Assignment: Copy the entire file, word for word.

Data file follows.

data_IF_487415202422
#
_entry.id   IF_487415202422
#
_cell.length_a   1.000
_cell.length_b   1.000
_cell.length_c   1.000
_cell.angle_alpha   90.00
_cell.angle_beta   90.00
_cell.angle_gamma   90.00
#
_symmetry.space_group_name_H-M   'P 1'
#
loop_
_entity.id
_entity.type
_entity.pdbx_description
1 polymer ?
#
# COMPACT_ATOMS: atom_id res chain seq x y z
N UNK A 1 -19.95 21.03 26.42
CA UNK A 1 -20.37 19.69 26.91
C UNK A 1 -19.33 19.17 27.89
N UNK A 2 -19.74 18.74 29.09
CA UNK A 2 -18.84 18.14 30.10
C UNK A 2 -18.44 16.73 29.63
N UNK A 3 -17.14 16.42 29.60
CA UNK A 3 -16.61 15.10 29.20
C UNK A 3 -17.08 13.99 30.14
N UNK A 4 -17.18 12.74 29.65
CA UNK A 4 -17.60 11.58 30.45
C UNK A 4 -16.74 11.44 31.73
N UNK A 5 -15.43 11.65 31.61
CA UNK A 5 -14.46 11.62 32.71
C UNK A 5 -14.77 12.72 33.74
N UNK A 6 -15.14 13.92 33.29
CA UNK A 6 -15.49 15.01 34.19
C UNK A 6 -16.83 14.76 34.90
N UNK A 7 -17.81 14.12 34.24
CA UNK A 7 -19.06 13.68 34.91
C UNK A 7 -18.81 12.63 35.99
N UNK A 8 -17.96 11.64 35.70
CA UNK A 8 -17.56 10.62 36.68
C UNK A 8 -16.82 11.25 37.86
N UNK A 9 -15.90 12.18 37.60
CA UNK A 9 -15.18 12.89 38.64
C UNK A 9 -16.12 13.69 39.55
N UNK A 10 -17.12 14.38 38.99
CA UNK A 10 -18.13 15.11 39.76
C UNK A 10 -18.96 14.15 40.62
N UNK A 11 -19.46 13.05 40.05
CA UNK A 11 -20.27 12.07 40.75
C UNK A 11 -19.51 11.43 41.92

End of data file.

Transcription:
data_IF_487415202422
#
_entry.id   IF_487415202422
#
_cell.length_a   1.000
_cell.length_b   1.000
_cell.length_c   1.000
_cell.angle_alpha   90.00
_cell.angle_beta   90.00
_cell.angle_gamma   90.00
#
_symmetry.space_group_name_H-M   'P 1'
#
loop_
_entity.id
_entity.type
_entity.pdbx_description
1 polymer ?
#
# COMPACT_ATOMS: atom_id res chain seq x y z
N UNK A 1 -19.95 21.03 26.42
CA UNK A 1 -20.37 19.69 26.91
C UNK A 1 -19.33 19.17 27.89
N UNK A 2 -19.74 18.74 29.09
CA UNK A 2 -18.84 18.14 30.10
C UNK A 2 -18.44 16.73 29.63
N UNK A 3 -17.14 16.42 29.60
CA UNK A 3 -16.61 15.10 29.20
C UNK A 3 -17.08 13.99 30.14
N UNK A 4 -17.18 12.74 29.65
CA UNK A 4 -17.60 11.58 30.45
C UNK A 4 -16.74 11.44 31.73
N UNK A 5 -15.43 11.65 31.61
CA UNK A 5 -14.46 11.62 32.71
C UNK A 5 -14.77 12.72 33.74
N UNK A 6 -15.14 13.92 33.29
CA UNK A 6 -15.49 15.01 34.19
C UNK A 6 -16.83 14.76 34.90
N UNK A 7 -17.81 14.12 34.24
CA UNK A 7 -19.06 13.68 34.91
C UNK A 7 -18.81 12.63 35.99
N UNK A 8 -17.96 11.64 35.70
CA UNK A 8 -17.56 10.62 36.68
C UNK A 8 -16.82 11.25 37.86
N UNK A 9 -15.90 12.18 37.60
CA UNK A 9 -15.18 12.89 38.64
C UNK A 9 -16.12 13.69 39.55
N UNK A 10 -17.12 14.38 38.99
CA UNK A 10 -18.13 15.11 39.76
C UNK A 10 -18.96 14.15 40.62
N UNK A 11 -19.46 13.05 40.05
CA UNK A 11 -20.27 12.07 40.75
C UNK A 11 -19.51 11.43 41.92